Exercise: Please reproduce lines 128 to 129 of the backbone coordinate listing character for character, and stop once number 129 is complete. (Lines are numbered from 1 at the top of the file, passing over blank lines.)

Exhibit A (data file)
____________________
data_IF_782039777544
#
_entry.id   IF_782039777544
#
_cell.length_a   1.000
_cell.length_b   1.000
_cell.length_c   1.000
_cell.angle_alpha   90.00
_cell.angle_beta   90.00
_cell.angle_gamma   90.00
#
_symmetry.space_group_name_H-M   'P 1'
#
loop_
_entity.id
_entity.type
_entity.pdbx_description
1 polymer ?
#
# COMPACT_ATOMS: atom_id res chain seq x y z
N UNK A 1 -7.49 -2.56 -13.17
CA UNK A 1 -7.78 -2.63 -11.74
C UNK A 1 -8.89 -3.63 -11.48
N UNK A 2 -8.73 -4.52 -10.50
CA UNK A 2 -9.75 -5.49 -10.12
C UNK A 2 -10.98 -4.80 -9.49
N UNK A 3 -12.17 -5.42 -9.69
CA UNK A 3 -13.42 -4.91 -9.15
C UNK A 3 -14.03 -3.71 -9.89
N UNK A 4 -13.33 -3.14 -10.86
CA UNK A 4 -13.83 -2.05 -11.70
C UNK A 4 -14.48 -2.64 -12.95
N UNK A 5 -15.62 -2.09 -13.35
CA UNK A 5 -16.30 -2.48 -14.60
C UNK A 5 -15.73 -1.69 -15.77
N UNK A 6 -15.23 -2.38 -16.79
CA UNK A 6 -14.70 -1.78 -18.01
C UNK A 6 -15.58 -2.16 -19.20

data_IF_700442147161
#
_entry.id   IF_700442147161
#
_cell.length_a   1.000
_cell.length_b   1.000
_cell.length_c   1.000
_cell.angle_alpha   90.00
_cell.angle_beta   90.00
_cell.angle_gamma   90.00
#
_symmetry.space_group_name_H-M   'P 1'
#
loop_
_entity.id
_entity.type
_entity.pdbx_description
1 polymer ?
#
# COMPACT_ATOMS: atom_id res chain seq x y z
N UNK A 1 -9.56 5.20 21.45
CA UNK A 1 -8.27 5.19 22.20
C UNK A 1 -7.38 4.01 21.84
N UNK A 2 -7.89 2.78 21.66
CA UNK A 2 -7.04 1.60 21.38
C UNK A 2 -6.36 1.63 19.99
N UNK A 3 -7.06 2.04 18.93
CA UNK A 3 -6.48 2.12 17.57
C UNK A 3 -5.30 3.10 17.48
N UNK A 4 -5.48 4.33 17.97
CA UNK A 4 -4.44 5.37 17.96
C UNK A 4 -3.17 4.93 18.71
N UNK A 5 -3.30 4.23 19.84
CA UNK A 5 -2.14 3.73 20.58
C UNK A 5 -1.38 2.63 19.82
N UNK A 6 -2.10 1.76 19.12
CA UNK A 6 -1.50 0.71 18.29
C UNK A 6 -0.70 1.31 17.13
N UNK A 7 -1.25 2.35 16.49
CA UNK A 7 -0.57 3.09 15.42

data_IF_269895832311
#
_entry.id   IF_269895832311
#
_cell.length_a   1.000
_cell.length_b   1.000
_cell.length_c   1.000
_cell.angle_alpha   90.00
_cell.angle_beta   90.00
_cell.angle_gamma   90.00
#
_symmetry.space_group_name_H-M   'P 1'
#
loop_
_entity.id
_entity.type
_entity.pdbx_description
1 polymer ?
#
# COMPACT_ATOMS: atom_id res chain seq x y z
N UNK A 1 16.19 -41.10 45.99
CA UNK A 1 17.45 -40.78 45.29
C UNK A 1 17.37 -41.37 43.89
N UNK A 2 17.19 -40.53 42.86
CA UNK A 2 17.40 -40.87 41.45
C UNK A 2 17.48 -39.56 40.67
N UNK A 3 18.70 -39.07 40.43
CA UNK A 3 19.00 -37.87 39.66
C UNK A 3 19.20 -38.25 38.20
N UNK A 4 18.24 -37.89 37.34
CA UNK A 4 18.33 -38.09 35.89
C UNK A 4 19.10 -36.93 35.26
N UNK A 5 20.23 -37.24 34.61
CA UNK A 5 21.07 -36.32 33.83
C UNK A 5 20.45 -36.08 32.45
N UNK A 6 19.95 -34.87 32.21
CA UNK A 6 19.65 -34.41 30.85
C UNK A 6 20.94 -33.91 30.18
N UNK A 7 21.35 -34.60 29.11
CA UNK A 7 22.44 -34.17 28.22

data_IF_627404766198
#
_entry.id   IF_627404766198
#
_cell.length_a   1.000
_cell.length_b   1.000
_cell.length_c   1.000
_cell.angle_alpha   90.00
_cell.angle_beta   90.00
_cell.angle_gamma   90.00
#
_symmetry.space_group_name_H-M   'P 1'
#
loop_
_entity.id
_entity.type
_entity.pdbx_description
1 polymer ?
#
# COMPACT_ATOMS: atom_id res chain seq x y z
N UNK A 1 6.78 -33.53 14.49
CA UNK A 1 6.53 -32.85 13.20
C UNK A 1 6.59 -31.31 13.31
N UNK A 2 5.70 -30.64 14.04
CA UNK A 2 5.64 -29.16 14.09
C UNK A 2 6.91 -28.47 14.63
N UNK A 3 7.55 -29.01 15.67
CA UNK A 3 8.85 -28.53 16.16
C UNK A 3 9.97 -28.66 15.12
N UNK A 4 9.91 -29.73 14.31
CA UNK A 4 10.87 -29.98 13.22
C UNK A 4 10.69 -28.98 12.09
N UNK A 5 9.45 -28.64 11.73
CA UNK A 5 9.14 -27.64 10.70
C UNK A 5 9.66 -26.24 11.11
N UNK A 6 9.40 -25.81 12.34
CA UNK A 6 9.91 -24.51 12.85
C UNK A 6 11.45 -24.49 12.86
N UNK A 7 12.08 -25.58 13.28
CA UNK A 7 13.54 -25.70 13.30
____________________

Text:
_cell.angle_gamma   90.00
#